“You are being considered for the amazing opportunity of life.”
What were you like before you became you? Is there life before life? Edson Oda’s Nine Days doesn’t so much ask or answer such questions, it plays with the possibilities they present. In the process we have a chance to consider what a gift it is to live.
Will (Winston Duke) lives in a secluded beachfront bungalow. There he spends his days watching a bank of TV sets that show the world through the eyes of various people around the world. He makes notes on each, keeping his file up to date. Will and his assistant Kyo (Benedict Wong) look forward to special days in the lives of their charges. One such day an upcoming concert debut by young Amanda (a bit of a favorite of Will’s). But when she suddenly dies in an accident (suicide?), Will is devastated. But he has to get busy, because it is his job to choose a new soul to be born.
Will, we discover, has chosen all of these people he watched (and perhaps vicariously lives through) for the gift of life. We aren’t sure if he is a divine being, or just a cog in the cosmos. But having had “previous experience as a living person” he understands the challenges that life can hold. (Kyo hasn’t had such experience. His job is to make sure Will follows the proceedures and to act as a sounding board in Will’s deliberation.)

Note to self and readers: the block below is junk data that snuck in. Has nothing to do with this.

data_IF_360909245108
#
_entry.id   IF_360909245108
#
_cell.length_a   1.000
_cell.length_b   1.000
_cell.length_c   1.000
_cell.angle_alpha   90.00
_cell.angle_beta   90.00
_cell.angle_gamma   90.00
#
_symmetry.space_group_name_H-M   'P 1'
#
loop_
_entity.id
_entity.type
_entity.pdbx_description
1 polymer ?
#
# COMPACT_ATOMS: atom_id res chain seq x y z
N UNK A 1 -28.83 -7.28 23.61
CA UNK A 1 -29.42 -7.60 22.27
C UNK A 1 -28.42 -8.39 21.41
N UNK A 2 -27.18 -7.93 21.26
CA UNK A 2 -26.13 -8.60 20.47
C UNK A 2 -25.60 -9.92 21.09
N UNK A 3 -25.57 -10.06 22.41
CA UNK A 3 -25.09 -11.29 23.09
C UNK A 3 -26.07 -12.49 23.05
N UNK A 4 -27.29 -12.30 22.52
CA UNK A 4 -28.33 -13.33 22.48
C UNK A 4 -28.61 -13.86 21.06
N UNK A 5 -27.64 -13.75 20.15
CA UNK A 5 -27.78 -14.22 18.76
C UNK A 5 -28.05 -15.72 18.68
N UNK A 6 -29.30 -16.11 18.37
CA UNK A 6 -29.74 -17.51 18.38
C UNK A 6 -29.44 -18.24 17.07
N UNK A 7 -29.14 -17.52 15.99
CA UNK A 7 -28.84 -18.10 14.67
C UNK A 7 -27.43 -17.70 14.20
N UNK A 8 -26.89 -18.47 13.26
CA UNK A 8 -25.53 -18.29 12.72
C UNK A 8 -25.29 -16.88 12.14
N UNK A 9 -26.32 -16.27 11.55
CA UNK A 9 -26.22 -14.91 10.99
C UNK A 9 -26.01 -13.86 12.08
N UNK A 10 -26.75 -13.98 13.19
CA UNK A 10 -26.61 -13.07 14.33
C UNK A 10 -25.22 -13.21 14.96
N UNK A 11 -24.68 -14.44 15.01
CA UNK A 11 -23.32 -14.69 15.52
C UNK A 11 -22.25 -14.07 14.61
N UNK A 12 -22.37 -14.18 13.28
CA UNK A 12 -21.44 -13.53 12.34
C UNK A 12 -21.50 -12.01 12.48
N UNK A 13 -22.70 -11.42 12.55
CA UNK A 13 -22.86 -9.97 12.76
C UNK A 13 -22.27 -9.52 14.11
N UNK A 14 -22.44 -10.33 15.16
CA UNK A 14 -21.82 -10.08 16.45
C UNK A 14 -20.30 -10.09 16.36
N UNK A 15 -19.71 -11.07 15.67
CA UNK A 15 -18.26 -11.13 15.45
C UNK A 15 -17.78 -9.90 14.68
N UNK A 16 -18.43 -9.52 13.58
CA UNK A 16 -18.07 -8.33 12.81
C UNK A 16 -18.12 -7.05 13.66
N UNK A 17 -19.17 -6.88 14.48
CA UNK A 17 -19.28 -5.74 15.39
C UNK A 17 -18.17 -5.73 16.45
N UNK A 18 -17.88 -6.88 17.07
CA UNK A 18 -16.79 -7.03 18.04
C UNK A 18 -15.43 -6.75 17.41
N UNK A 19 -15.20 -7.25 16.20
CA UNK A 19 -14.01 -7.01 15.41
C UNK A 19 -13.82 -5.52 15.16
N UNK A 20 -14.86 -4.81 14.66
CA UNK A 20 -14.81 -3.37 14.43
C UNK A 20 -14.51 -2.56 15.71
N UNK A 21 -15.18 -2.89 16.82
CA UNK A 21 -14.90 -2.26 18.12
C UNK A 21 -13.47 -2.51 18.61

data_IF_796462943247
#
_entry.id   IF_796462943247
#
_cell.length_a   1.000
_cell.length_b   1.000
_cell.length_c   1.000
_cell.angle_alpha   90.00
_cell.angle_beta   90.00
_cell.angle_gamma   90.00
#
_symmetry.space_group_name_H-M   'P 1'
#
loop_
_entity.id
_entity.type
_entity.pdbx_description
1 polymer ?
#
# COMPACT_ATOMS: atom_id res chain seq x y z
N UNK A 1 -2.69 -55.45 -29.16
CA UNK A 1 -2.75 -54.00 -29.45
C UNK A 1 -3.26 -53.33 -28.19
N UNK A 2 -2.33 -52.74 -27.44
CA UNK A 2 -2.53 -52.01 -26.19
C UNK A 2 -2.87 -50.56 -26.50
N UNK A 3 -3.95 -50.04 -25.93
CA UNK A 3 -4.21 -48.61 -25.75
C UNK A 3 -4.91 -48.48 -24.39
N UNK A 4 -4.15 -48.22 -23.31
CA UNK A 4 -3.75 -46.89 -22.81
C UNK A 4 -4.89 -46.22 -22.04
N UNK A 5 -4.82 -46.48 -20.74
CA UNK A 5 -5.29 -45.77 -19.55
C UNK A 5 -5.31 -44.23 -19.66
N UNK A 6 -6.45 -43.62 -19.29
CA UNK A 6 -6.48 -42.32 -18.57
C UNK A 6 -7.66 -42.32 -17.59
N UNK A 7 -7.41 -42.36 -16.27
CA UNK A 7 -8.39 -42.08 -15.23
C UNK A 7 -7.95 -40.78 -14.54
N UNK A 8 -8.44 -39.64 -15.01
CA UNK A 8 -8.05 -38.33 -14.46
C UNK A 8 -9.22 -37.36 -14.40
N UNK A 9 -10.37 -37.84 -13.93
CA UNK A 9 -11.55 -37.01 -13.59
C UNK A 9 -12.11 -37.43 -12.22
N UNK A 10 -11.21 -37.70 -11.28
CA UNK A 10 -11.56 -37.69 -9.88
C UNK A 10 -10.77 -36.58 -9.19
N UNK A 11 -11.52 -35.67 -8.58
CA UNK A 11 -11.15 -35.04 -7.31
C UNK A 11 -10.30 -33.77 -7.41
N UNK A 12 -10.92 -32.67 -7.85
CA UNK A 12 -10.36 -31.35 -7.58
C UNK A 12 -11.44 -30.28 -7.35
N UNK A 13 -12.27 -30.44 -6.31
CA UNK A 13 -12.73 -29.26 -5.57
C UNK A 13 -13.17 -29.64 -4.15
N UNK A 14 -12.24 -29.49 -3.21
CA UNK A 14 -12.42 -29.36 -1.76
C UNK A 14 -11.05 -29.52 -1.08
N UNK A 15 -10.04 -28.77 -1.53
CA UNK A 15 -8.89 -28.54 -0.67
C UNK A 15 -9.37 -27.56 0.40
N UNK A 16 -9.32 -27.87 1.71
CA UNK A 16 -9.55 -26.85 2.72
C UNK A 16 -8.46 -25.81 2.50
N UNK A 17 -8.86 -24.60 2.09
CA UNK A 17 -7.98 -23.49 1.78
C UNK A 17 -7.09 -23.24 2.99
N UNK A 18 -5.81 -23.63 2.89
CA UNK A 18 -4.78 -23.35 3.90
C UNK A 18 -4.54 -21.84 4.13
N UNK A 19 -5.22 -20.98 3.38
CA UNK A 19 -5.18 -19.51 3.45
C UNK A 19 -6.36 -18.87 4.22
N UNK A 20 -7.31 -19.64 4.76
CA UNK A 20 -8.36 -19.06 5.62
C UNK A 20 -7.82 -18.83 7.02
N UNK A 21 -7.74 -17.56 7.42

Soon a selection of new souls arrives for interviews. Each new soul has their unique personality. Some are easily dismissed, but he settles on a group of five finalists. He gives them various tests to try to determine which will have the best shot at success in living. The others return to nonbeing. But we can tell that Will’s grief over Amanda’s death is affecting his judgement.
One of the finalists, Emma (Zazie Beetz), intrigues Will. She shows up late for her first appointment. She fails to give clear answers to his questions. Yet she has an empathetic and curious character. It is hard for him to dismiss her, even though she doesn’t fit into the process well.
Oda notes that one of his influences in Hirokazu Kore-eda’s After Life (which happens to be one of my all-time favorite films. Nine Days is in many ways a perfect companion to that film. After Life is souls being processed after their death. Here is the process before birth. Oda gives a very clear nod to that film in the loving way Will gives those whom he rejects a small artificial life.
By looking at life as something that is not yet for these characters, we get to see a bit of the wonder, the pain, the joy, the hope, and the peril that makes up life. We grieve for those souls not chosen for this “amazing opportunity”, because they have been given a taste of what that could be. We celebrate the possibilities that will exist for that one soul who is chosen. And we should ponder what it means for us to have been given the lives we have.
Nine Days is opening in select theaters with a rollout to follow.
Photos courtesy of Sony Picture Classics.